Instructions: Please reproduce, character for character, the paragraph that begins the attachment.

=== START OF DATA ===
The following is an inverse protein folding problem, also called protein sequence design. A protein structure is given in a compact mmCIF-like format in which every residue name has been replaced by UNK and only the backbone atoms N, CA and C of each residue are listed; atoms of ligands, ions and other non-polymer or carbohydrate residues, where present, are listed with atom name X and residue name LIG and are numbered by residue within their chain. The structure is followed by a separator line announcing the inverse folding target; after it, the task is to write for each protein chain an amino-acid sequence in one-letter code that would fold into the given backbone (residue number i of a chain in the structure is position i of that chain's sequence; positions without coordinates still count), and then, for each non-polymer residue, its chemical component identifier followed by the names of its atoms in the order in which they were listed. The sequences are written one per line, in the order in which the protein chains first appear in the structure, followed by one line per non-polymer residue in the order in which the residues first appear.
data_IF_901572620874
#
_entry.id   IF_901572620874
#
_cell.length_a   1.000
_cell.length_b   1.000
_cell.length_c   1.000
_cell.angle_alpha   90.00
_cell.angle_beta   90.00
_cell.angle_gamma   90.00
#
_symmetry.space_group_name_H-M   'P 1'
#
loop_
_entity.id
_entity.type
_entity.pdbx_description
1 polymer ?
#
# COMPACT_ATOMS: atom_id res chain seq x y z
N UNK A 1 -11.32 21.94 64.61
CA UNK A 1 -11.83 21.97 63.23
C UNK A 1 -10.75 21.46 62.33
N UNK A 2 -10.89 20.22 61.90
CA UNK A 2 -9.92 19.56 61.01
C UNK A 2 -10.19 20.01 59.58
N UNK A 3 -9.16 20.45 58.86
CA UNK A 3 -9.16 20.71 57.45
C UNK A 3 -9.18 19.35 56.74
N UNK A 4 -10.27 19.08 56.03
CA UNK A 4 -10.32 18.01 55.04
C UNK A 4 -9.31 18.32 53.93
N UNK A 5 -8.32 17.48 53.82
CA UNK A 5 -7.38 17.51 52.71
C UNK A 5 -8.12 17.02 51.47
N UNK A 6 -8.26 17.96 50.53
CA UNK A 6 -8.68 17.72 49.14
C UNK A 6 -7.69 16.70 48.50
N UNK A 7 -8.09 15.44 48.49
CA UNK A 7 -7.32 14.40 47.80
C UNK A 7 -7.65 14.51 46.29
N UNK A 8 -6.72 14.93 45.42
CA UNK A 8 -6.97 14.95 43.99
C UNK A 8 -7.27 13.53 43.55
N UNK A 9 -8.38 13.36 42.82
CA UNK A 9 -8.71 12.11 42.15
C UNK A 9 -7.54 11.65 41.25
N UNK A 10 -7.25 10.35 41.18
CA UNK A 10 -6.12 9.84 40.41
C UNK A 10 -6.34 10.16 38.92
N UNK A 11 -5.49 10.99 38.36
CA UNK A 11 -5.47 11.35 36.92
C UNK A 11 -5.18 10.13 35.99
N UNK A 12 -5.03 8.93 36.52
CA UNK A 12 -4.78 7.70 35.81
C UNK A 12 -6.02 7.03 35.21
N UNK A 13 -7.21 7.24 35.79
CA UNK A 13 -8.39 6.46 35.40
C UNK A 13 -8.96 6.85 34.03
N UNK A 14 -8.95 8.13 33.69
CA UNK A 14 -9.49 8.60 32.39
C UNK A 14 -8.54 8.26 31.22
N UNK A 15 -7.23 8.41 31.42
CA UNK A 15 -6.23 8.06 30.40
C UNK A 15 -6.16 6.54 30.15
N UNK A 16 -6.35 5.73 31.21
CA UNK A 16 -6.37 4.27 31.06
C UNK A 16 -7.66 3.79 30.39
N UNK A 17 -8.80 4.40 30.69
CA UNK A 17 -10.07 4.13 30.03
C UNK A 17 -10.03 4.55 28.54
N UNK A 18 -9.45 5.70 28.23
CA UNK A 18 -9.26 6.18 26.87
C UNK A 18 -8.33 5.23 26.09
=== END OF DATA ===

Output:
The following is an inverse protein folding problem, also called protein sequence design. A protein structure is given in a compact mmCIF-like format in which every residue name has been replaced by UNK and only the backbone atoms N, CA and C of each residue are listed; atoms of ligands, ions and other non-polymer or carbohydrate residues, where present, are listed with atom name X and residue name LIG and are numbered by residue within their chain. The structure is followed by a separator line announcing the inverse folding target; after it, the task is to write for each protein chain an amino-acid sequence in one-letter code that would fold into the given backbone (residue number i of a chain in the structure is position i of that chain's sequence; positions without coordinates still count), and then, for each non-polymer residue, its chemical component identifier followed by the names of its atoms in the order in which they were listed. The sequences are written one per line, in the order in which the protein chains first appear in the structure, followed by one line per non-polymer residue in the order in which the residues first appear.